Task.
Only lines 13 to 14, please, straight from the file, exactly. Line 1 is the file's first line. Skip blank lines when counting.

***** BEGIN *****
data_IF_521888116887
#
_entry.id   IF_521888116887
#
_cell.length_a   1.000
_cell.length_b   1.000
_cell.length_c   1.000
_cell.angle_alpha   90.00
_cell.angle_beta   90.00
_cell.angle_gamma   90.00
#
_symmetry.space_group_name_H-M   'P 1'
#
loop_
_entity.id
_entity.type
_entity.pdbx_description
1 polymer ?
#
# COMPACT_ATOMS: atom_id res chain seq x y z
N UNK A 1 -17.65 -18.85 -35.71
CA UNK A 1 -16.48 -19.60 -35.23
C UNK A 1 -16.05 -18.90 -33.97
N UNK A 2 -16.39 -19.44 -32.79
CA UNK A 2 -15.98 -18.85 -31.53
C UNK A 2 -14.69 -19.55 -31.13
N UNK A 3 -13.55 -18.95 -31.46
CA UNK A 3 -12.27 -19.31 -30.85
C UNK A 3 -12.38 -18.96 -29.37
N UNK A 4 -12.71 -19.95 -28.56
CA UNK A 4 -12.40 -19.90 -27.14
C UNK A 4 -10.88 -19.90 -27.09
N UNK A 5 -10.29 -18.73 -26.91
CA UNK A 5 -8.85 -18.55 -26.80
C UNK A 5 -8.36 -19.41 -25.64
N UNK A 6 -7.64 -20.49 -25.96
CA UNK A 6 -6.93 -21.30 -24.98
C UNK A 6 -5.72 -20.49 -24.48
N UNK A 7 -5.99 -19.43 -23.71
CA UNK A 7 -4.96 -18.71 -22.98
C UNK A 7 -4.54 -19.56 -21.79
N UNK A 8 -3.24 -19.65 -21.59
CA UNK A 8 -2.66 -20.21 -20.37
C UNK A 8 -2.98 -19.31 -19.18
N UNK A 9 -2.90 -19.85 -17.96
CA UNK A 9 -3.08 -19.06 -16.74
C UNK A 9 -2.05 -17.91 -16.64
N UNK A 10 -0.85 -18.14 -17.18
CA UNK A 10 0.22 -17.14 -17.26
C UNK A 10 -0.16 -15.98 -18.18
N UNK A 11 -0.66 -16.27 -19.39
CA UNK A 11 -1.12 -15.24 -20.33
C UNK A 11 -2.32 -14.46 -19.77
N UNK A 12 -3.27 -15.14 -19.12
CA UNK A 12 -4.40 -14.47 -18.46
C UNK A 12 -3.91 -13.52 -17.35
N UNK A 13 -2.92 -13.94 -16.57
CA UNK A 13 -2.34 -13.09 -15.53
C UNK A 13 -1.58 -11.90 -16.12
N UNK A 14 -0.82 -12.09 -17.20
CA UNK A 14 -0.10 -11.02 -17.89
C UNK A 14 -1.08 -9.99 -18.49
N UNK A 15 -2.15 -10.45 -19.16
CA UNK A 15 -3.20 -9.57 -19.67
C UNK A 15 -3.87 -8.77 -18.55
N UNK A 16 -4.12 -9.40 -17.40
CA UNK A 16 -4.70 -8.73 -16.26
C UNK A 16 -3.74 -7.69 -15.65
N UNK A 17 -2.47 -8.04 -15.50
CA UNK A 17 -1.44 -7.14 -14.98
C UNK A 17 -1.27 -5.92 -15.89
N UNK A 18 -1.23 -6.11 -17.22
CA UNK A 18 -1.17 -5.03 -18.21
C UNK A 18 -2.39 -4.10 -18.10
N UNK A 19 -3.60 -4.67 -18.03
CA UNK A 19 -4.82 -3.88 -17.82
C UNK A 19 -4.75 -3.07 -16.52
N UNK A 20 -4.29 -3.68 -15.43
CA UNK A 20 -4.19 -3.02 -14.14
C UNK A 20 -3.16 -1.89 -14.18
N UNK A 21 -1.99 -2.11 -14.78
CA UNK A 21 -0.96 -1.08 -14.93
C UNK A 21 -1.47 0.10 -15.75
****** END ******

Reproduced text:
#
loop_